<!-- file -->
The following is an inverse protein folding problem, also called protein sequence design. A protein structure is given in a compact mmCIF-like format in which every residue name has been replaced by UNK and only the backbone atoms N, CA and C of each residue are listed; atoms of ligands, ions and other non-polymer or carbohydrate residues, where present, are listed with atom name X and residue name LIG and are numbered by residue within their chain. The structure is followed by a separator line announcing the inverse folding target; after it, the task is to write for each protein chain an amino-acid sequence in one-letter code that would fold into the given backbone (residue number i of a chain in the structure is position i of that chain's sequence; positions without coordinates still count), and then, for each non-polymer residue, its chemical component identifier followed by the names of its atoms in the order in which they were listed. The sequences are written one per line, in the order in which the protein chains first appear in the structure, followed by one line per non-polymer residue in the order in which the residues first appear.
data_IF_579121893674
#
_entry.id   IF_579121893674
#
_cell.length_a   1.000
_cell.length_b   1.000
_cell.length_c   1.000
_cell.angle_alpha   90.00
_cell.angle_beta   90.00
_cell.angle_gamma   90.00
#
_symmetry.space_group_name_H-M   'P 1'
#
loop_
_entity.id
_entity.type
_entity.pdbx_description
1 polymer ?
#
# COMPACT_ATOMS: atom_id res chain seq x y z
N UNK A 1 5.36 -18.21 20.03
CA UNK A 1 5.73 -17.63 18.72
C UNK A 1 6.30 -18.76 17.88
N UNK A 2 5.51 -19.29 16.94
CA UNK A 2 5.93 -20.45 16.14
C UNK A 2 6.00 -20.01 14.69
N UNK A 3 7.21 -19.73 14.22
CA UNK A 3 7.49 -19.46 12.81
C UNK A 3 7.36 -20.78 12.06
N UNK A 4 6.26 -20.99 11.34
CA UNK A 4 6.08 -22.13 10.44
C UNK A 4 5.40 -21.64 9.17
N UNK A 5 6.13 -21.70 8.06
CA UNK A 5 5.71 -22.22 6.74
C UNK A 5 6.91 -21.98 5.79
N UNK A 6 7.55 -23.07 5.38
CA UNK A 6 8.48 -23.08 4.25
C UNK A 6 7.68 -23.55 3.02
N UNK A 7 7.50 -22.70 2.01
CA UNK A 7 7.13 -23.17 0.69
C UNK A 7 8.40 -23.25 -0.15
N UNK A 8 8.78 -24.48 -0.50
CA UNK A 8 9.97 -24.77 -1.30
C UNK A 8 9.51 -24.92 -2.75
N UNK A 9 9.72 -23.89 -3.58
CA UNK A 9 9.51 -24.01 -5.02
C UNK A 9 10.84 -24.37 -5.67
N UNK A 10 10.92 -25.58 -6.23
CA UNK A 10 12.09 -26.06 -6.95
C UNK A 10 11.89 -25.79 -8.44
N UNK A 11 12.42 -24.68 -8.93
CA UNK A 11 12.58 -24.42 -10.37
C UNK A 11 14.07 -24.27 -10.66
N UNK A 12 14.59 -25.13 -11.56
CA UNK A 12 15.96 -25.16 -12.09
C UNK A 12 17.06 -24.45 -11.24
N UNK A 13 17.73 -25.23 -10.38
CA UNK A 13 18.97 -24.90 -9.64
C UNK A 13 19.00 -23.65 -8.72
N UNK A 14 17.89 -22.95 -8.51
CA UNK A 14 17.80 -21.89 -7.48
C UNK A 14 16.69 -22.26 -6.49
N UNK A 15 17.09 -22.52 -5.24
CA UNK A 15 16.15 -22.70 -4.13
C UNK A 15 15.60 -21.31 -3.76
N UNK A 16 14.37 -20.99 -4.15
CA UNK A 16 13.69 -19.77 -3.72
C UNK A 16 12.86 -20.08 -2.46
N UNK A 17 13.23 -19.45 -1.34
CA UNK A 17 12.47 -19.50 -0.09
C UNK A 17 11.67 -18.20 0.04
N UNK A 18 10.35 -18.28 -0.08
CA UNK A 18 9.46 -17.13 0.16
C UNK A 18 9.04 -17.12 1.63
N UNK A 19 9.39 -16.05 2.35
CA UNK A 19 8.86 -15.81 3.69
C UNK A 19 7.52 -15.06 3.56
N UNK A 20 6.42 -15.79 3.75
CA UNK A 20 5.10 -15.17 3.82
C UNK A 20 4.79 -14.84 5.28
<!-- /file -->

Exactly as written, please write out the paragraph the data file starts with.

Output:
The following is an inverse protein folding problem, also called protein sequence design. A protein structure is given in a compact mmCIF-like format in which every residue name has been replaced by UNK and only the backbone atoms N, CA and C of each residue are listed; atoms of ligands, ions and other non-polymer or carbohydrate residues, where present, are listed with atom name X and residue name LIG and are numbered by residue within their chain. The structure is followed by a separator line announcing the inverse folding target; after it, the task is to write for each protein chain an amino-acid sequence in one-letter code that would fold into the given backbone (residue number i of a chain in the structure is position i of that chain's sequence; positions without coordinates still count), and then, for each non-polymer residue, its chemical component identifier followed by the names of its atoms in the order in which they were listed. The sequences are written one per line, in the order in which the protein chains first appear in the structure, followed by one line per non-polymer residue in the order in which the residues first appear.